City Hall's Bell To Remain Silent
Hickory Dickory Dock, a Committee toured a clock, the clock said one but there was no sound so the issue ended up at Monday evening’s meeting of Moose Jaw City Council.
In their report to Council the Heritage Advisory Committee reported on the condition of the bell in the clock tower at City Hall and to request funds be reallocated for its restoration.
Appearing before Council, Scott Hellings chair of the Heritage Advisory Committee, said the Committee had been working on a proposal to make the bell in City Hall’s clock tower functional once again. The proposal to see the bell once again ringing in the Downtown came as a result of the Committee touring the bell tower. The bell has not rang since the early 1960’s.
“Specifically we are looking at getting the bell operational and replace the clapper and replacing some structural bolts,” Hellings said in support of the proposal to spend up to $10,000 to get the bell ringing again.
“Initially the committee was prepared to pay for this out of the Heritage Reserve funds and I know that the fund was initially set up" for the Natatorium (restoration). Unfortunately we do not have any plans for the Natatorium at this time.”
“I think we want to move forward on tangible projects like this so we were prepared to use the Heritage Reserve Fund but after some discussion we felt it was not the responsibility for the replacement of the bolts themselves. My understanding it is a safety issue and I don’t believe it should fall under the purview of the Heritage Advisory Committee,” Hellings said.“We are prepared to pay for the refurbishment of the bell but we would like the City to pay for the replacement of the bolts themselves.
The refurbishment project was seen as historical and something the Downtown deserved to hear the results of he said.
“We feel it is important to get the bell operational once again. It is a beautiful and instantly recognizable part of our Downtown and indeed the clock tower shows up on photos and branding related to our city,” Hellings said.
In the discussion following Helling’s presentation Council spent time trying to decipher the two motions brought forward to vote on to determine if they chimed together or not. The bell request had not only to ring through a two separate motions but also over top of a second request by the committee as discussions on both issues were intermingled.
Mayor Fraser Tolmie looked at the motions and recommendations for making the bell once again operational looking for it to ring through loud and clear.
“There is a matter of process with regards the recommendations that are being brought forward or potentially for approval by Council. I have it written down and have it referred to the Parks and Recreation Department and below is a second motion that the $10,000 be allocated from the reserve account. If we are referring this we can’t pass the second motion,” Mayor Tolmie seemingly indicating he wanted to refer the matter.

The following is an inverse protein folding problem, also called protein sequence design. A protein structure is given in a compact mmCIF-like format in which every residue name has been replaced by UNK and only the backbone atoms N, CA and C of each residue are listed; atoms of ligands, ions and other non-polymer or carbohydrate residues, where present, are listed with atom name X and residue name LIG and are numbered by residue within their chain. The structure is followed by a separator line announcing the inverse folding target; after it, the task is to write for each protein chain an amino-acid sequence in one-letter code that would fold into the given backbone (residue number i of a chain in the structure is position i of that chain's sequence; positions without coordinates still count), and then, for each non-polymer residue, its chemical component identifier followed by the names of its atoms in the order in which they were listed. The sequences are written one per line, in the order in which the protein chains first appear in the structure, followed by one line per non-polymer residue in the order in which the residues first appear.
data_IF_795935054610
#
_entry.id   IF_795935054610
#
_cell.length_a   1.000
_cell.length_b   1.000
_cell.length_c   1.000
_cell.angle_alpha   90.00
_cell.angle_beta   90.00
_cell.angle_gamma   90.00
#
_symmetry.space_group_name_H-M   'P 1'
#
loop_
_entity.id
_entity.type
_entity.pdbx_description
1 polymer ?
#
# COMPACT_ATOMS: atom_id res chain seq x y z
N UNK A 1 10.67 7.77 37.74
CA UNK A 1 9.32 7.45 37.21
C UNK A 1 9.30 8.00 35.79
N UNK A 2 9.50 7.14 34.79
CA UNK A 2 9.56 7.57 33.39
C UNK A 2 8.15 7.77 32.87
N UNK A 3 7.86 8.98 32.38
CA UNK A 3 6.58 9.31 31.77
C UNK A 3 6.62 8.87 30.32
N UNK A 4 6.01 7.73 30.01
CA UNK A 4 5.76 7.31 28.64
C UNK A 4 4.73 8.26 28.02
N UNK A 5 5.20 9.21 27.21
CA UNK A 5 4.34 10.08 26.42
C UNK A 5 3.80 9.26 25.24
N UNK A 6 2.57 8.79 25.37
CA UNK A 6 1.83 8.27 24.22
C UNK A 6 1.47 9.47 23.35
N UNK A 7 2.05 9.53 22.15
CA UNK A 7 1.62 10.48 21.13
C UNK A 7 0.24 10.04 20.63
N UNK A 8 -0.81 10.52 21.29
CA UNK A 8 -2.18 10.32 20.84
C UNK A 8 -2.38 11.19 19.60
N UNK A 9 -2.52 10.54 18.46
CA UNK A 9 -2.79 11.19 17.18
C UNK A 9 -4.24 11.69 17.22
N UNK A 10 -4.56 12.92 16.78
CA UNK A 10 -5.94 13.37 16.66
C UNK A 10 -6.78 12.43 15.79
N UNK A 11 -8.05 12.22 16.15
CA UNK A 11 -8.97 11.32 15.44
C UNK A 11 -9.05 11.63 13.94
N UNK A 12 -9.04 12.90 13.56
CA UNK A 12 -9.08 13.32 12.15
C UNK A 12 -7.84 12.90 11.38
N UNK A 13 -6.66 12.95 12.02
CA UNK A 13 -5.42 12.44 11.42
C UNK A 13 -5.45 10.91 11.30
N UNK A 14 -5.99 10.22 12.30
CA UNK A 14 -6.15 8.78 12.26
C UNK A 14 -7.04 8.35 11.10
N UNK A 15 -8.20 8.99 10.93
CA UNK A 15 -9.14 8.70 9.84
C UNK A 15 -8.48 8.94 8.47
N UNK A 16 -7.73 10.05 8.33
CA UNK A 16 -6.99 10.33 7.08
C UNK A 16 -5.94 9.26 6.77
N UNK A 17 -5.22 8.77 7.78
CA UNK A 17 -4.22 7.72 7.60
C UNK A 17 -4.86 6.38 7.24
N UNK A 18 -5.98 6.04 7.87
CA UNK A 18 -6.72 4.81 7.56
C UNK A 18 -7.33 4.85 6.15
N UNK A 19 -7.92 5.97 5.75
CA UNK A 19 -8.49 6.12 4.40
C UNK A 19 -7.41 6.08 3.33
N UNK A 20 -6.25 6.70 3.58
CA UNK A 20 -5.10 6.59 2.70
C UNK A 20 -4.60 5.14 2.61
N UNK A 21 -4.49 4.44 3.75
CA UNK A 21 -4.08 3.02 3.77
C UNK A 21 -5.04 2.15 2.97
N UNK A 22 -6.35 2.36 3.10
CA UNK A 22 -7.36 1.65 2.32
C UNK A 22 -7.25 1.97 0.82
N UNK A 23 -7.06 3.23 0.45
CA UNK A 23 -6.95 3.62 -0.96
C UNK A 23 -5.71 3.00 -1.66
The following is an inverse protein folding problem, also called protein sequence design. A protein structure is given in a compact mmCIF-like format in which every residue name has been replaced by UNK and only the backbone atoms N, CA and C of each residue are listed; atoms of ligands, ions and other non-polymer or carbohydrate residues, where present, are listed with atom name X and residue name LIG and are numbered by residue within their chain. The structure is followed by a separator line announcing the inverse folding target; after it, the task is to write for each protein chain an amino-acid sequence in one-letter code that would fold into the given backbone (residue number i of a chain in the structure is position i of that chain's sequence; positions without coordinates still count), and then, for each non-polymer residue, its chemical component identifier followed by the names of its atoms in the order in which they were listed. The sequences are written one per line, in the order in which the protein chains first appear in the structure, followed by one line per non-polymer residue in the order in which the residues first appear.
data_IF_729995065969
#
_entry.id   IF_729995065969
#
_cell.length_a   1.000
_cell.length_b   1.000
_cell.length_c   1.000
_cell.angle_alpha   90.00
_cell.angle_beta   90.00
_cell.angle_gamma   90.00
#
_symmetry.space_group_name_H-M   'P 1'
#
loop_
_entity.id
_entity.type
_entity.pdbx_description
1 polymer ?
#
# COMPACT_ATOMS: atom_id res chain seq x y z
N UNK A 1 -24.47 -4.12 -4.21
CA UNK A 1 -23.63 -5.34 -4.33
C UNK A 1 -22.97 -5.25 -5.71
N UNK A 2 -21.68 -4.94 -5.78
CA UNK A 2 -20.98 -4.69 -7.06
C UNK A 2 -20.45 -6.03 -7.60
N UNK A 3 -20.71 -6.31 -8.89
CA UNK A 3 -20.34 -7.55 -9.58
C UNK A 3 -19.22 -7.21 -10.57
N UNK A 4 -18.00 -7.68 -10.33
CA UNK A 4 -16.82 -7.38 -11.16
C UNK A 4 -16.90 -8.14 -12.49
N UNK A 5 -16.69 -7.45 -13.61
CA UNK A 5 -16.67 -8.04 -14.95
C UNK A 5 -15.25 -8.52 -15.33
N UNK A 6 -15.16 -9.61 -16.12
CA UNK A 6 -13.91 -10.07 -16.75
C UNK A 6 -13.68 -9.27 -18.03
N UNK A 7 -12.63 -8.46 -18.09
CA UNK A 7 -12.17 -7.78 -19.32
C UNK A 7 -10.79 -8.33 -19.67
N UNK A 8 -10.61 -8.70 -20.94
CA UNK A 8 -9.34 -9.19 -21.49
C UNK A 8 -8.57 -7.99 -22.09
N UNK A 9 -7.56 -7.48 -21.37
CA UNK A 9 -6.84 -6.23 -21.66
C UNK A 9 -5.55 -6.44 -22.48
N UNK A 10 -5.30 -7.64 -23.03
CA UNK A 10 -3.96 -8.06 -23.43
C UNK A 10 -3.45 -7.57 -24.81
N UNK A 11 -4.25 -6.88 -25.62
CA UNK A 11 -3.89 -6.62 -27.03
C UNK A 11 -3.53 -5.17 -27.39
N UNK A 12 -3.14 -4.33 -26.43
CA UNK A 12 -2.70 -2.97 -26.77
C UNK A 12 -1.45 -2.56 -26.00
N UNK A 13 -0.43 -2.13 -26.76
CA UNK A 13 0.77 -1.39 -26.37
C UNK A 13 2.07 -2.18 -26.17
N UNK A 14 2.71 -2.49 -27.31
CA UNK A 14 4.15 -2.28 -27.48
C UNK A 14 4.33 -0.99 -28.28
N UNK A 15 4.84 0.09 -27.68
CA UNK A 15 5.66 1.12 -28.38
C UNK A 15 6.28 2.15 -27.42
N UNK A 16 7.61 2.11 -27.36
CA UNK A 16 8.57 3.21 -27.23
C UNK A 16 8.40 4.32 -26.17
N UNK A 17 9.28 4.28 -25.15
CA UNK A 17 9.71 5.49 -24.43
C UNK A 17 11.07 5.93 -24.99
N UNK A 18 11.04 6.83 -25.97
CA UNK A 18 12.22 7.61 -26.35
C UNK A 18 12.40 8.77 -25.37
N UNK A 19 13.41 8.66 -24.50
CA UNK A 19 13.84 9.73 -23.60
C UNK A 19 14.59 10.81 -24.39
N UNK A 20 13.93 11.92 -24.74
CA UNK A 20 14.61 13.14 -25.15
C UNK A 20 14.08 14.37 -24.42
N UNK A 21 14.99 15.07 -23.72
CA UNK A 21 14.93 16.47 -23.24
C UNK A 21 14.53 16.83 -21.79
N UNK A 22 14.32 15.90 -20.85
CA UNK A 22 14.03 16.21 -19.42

“Referring that would be better to do as the motion so that we can find out the total costing before Council approves $10,000 from the (Heritage) Reserve Account in my opinion as a matter of process,” he said.
Asked if he was referring the matter by Councillor Dawn Luhining the Mayor replied he was looking at the entire issue as a “matter of process.”
Councillor Luhning expressed concerns regarding re-allocating the Heritage Reserve Account,
“For the reallocating of the $10,000 from the Natatorium to the bell I have some concerns about that also I don’t know even though we don’t have plans for the Natatorium right now that was earmarked for that project and now for whatever reason its been recommended by this committee it be given to the restoration of the bell. I am not going to die on this bridge but I have some concerns with moving the money around and it appeared this turned into quite a bit of work and I am hoping it hasn’t been a lot of work for Administration yet.”
Councillor Brian Swanson showed his previous career as a teacher as he started to school Council on the appropriate use and context of the verb referred used in the motion.
“We normally use referred when a motion is referred for further information. And it appears to me that this bell project, which has been working its way through the Heritage Advisory Committee for a significant amount of time, we are not talking about referring it for more information we are talking about referring it to the Parks and Rec Department so they can do the work,” Councillor Swanson stated.